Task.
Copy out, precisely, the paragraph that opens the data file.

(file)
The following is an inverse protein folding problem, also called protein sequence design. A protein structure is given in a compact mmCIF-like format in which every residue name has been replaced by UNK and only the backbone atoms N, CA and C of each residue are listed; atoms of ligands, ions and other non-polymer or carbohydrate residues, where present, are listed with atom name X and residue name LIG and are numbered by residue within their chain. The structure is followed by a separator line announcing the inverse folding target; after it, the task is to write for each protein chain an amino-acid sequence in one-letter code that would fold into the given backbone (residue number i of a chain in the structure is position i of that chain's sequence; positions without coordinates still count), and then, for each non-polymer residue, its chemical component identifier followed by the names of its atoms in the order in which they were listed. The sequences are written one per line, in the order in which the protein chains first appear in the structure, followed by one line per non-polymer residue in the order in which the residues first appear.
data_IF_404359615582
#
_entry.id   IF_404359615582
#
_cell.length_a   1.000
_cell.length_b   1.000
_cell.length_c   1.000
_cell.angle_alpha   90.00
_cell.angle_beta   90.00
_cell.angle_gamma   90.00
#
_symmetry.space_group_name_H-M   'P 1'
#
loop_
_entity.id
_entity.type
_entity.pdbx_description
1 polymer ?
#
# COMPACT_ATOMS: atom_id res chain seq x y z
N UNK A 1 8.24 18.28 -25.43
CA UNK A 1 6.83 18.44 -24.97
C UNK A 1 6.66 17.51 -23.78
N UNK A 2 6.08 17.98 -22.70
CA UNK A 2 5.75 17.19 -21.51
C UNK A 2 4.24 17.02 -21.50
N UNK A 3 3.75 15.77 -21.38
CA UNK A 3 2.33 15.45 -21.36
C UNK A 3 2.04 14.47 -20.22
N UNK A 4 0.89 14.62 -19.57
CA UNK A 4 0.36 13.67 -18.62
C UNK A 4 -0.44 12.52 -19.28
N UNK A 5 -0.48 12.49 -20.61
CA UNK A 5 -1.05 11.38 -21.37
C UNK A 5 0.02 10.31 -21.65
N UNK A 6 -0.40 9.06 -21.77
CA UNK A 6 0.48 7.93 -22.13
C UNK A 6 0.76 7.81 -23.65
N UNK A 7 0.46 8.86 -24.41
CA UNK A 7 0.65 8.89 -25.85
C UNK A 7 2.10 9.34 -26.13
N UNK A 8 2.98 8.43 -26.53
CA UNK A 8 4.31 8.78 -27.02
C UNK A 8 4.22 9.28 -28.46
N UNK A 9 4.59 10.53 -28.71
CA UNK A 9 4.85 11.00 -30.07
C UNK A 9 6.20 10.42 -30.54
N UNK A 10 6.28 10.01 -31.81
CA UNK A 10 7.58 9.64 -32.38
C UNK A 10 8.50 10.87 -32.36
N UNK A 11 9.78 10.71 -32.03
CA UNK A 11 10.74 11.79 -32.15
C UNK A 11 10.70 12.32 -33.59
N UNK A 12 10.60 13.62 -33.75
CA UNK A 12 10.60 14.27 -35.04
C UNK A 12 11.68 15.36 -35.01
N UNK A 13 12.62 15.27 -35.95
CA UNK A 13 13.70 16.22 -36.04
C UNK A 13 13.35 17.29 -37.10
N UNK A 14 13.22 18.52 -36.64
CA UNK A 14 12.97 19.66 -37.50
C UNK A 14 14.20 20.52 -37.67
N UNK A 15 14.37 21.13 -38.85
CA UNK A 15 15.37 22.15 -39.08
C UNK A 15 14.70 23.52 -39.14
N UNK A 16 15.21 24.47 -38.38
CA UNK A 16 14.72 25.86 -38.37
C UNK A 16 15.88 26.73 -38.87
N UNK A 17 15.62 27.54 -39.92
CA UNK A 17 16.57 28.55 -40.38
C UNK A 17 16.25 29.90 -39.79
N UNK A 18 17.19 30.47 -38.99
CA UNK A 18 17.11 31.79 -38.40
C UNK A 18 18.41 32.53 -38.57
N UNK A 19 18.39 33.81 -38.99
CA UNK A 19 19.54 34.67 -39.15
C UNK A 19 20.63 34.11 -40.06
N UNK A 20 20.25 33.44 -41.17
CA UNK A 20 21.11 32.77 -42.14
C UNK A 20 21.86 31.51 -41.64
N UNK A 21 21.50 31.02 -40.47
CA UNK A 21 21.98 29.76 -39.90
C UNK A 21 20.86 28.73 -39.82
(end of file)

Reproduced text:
The following is an inverse protein folding problem, also called protein sequence design. A protein structure is given in a compact mmCIF-like format in which every residue name has been replaced by UNK and only the backbone atoms N, CA and C of each residue are listed; atoms of ligands, ions and other non-polymer or carbohydrate residues, where present, are listed with atom name X and residue name LIG and are numbered by residue within their chain. The structure is followed by a separator line announcing the inverse folding target; after it, the task is to write for each protein chain an amino-acid sequence in one-letter code that would fold into the given backbone (residue number i of a chain in the structure is position i of that chain's sequence; positions without coordinates still count), and then, for each non-polymer residue, its chemical component identifier followed by the names of its atoms in the order in which they were listed. The sequences are written one per line, in the order in which the protein chains first appear in the structure, followed by one line per non-polymer residue in the order in which the residues first appear.